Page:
Now this is starting to seem like an awful circuitous way of getting better at generating leads, isn’t it? After all, what does this have to do with my radio ad? Everything! You see, without a defined vision and goal in mind, you can’t accurately determine if any decision in your business is heading you in the right direction. That includes your marketing. Yes, of course, you can shoot from the hip with a vague, fluffy vision that’s floating around in your head… But if you want to create a business that runs without you, it needs to be in writing so that as you recruit the help of Ad Agencies, marketing experts, web designers, radio personalities, and sales people, they all know the big picture on Day 1. Do you think you might get better results from your Ad Agency when they have a more clearly defined picture of your entire business Vision? If so, just imagine how that can help your own team members and even you make better, more-targeted decisions.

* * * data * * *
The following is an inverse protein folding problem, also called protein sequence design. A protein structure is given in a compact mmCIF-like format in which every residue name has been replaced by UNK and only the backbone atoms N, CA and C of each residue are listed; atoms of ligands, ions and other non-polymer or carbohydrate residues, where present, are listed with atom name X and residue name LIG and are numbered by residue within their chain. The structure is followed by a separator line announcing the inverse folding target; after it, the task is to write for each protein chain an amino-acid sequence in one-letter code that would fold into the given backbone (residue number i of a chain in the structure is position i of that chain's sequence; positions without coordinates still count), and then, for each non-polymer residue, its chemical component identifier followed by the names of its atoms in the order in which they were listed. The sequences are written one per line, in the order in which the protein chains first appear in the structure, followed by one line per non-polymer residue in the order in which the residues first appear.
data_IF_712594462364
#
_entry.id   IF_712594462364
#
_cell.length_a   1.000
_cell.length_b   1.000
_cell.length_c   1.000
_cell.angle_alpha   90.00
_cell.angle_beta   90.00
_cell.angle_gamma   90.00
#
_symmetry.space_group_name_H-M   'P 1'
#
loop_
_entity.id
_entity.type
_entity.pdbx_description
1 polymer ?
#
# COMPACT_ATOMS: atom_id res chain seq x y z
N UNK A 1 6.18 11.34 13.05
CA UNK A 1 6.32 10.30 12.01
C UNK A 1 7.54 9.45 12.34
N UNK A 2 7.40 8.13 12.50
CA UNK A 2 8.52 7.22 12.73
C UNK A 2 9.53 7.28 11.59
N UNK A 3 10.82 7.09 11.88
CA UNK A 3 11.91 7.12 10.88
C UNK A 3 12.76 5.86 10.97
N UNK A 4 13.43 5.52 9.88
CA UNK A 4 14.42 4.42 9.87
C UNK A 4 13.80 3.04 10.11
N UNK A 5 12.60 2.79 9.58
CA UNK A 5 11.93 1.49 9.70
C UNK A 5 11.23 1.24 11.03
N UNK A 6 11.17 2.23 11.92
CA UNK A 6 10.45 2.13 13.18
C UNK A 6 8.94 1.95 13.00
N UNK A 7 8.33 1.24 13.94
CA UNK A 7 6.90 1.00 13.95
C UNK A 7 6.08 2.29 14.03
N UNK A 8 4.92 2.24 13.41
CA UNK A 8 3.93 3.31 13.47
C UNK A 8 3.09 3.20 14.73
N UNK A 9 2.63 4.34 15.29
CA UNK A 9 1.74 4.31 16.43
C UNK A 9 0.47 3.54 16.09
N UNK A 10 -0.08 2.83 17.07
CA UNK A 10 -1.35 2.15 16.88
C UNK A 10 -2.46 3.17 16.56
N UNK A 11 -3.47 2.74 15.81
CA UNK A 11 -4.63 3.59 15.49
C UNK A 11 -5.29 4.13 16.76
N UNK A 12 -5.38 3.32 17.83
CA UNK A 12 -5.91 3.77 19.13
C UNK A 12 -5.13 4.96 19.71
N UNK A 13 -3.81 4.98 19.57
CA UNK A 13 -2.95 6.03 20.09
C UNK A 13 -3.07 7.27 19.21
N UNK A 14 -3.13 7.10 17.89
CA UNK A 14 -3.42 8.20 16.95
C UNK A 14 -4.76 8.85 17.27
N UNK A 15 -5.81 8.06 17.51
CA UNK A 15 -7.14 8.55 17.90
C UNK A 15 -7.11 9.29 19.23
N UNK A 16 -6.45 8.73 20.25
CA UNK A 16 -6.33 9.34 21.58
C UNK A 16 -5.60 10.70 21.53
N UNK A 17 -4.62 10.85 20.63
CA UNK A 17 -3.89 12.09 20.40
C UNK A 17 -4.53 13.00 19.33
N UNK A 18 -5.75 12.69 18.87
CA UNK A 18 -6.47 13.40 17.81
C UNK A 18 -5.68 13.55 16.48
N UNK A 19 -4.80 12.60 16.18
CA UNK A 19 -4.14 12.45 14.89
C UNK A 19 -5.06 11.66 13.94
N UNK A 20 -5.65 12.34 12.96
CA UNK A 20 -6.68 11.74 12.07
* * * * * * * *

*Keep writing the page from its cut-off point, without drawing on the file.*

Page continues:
To your visionary success, Bryan


What are the chances of creating the next Facebook, Google, or Zappos?

Yesterday I was listening to an interview where Ron Morris, The American Entrepreneur interviewed Matt Mickiewicz the co-founder and CEO of Matt’s story is quite incredible. He’s currently 27 years old, lives in Vancouver where he grew up, and owns 3 businesses. The 2nd business, does about $1 million in revenue per month already and was founded in February 2008. It also has 78,000 designers around the world who “compete” against one another through a process called Crowdsourcing. If you’ve never heard of it, here’s how it works:

  1. A business person logs onto the website and says he has a design project for a website, logo, brochures, graphics or just about anything else. He dictates how much he can afford and a deadline for submission.
  2. 78,000 designers and members of the site (only 60% are from the US) can now accept the project, create a design, and submit it.
  3. The business person will now have generally 99 options to choose from and automatically facilitates the payment to the designer.

For the designer, he now has a potential customer. For the business person, he now has the best possible design at the best possible price and potentially a long-term relationship with a designer he knows does great work.